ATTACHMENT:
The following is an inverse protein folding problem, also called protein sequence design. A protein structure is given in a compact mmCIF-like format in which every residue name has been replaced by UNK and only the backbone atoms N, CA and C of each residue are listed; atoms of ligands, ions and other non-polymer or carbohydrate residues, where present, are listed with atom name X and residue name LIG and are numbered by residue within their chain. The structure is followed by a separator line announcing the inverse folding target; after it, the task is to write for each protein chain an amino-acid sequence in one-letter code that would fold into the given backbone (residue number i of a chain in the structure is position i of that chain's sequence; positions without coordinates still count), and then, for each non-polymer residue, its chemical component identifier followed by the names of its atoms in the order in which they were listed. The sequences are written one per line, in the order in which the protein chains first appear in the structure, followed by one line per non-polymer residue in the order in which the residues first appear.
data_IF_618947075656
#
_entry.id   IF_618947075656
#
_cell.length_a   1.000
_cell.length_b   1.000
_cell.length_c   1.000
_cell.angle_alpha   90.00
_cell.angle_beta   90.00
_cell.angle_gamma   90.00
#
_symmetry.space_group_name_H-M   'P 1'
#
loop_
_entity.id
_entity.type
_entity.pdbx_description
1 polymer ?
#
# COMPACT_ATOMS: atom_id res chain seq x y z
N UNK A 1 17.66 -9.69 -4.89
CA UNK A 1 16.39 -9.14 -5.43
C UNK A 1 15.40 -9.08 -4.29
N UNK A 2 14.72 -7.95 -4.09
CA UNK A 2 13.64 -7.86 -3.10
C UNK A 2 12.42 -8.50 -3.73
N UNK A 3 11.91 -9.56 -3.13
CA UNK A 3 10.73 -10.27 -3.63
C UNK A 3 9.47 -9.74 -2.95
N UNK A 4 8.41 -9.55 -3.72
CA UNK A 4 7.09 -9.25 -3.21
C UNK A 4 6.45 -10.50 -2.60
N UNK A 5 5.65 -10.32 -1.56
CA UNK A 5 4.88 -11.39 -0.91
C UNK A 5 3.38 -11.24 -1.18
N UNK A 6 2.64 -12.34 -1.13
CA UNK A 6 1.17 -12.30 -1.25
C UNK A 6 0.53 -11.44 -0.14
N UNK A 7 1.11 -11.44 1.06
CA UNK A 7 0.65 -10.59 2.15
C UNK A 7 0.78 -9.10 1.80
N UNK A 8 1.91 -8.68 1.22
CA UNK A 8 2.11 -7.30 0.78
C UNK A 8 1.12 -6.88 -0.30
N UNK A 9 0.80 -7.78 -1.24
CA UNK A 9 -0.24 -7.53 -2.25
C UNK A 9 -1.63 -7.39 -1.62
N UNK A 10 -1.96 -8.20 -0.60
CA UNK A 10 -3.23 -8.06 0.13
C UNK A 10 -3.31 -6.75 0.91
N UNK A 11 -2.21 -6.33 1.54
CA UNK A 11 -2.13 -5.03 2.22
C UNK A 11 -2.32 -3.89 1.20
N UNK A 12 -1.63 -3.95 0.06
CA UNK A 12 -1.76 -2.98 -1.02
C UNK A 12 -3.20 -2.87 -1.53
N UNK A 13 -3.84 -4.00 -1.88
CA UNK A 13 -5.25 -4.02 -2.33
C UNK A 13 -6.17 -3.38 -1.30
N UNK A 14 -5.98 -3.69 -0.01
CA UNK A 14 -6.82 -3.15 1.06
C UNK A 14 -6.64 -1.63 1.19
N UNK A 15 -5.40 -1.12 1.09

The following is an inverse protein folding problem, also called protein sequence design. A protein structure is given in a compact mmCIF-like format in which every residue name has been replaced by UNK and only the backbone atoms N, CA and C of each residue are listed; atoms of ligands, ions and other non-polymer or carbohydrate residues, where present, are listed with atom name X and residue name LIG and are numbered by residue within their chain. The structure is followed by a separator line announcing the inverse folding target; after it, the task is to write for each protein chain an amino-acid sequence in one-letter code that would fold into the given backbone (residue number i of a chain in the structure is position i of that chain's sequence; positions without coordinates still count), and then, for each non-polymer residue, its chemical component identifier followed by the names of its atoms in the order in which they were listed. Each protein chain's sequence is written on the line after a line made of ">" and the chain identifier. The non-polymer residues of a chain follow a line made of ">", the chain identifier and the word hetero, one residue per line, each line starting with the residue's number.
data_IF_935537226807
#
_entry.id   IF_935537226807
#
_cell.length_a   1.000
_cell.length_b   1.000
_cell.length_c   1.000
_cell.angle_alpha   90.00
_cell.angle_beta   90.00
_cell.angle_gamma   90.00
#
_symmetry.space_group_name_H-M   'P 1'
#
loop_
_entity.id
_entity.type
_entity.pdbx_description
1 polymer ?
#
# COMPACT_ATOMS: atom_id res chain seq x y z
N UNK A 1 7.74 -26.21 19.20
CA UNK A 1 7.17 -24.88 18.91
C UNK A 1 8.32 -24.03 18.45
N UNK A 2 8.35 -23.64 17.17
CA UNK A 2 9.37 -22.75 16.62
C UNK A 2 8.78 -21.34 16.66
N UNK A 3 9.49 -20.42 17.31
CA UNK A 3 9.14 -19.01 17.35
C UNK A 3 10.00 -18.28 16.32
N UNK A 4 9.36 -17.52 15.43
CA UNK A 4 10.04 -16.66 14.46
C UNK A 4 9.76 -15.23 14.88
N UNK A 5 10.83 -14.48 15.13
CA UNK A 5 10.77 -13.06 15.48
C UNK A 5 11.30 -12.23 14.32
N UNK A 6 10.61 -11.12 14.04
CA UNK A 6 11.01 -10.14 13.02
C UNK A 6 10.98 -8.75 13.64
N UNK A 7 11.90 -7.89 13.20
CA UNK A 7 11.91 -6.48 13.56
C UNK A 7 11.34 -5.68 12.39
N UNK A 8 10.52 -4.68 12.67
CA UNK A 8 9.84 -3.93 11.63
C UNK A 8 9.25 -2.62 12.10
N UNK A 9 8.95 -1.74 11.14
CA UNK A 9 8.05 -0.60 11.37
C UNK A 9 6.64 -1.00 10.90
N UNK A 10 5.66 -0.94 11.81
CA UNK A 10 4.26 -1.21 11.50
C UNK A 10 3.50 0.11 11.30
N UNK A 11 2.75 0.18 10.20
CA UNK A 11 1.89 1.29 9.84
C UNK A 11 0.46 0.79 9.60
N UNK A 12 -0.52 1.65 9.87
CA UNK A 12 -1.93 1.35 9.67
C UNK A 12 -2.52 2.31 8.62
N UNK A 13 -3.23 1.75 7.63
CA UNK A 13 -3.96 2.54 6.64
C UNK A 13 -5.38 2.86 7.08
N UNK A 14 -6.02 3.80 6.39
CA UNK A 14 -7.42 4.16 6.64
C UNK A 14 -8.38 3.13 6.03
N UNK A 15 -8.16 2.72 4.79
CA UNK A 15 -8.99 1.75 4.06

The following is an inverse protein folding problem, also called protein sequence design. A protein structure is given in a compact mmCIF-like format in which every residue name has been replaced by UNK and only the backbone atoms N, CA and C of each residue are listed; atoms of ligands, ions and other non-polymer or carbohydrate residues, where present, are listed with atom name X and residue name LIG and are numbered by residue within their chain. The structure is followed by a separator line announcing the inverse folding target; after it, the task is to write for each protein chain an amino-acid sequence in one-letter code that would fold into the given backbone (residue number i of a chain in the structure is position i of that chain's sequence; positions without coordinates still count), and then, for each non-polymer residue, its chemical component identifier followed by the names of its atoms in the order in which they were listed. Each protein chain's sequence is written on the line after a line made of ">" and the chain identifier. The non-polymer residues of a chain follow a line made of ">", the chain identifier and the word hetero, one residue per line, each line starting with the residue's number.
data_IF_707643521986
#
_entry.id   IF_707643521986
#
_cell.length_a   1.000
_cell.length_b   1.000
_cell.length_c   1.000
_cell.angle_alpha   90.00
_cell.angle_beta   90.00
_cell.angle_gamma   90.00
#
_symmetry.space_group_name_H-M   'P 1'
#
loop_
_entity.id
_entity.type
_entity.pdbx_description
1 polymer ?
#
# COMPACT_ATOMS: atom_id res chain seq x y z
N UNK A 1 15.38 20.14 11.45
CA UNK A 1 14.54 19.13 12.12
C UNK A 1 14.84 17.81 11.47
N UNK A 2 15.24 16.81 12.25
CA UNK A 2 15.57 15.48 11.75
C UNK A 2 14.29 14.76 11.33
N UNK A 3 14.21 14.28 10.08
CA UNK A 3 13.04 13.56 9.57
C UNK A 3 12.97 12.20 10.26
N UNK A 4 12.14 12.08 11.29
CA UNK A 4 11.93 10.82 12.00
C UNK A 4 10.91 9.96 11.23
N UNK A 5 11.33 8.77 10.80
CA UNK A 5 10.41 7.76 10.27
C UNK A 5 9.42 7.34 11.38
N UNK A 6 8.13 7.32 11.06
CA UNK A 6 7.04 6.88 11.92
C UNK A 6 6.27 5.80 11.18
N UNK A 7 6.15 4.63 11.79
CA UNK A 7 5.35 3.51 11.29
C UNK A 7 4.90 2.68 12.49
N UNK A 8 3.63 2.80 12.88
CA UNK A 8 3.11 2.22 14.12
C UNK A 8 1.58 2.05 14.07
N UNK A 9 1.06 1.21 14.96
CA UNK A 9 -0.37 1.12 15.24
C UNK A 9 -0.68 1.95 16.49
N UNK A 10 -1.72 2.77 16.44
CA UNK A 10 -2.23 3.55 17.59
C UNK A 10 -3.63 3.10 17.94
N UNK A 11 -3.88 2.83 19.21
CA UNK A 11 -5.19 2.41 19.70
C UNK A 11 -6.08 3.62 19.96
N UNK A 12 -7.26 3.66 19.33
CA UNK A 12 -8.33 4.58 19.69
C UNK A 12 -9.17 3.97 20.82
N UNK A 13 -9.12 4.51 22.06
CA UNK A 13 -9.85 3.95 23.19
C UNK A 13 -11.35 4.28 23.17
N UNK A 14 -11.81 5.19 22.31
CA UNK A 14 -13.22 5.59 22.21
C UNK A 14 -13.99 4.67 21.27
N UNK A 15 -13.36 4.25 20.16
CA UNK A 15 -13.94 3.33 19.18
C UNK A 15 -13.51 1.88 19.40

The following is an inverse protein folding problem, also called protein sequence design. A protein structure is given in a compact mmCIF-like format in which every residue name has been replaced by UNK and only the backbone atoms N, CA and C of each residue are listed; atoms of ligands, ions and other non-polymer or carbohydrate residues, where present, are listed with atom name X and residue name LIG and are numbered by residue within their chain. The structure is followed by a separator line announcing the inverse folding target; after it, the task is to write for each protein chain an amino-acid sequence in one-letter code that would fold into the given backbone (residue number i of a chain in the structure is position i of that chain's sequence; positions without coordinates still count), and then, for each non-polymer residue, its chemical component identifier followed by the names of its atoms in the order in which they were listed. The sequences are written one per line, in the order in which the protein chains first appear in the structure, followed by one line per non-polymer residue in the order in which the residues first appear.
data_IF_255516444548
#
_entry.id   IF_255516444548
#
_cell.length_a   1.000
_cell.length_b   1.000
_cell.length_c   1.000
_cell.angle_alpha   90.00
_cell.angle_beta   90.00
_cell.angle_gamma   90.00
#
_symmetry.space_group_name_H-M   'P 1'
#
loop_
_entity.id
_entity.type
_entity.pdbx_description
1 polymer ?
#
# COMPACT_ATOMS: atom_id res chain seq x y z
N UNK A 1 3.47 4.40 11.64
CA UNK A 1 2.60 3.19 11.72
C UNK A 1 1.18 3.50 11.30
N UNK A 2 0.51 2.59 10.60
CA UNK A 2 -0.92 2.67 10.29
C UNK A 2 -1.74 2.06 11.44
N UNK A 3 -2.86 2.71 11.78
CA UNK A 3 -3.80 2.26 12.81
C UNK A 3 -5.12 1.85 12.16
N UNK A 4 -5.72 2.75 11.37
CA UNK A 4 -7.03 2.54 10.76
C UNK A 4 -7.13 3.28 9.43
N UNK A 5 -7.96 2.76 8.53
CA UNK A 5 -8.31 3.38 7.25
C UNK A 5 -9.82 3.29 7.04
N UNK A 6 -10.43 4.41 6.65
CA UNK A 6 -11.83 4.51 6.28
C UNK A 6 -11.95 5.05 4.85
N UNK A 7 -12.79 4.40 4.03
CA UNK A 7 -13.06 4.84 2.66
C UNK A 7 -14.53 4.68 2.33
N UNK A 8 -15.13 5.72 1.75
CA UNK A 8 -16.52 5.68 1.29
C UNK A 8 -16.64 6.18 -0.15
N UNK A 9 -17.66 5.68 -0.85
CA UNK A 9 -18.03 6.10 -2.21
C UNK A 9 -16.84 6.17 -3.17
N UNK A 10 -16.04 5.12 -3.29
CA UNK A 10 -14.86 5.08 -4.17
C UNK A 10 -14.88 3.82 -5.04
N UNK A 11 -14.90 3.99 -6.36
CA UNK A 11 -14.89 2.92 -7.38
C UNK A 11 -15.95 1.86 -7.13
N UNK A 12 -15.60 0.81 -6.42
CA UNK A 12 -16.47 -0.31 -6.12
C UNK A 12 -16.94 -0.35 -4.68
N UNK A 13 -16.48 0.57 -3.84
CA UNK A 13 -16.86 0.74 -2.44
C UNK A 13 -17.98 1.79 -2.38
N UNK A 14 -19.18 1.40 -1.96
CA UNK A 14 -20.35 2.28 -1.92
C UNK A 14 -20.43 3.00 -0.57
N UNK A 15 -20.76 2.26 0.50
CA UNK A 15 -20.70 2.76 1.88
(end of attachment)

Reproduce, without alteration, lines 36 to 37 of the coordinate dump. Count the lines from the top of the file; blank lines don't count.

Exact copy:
C UNK A 5 3.38 -11.24 -1.18
N UNK A 6 2.64 -12.34 -1.13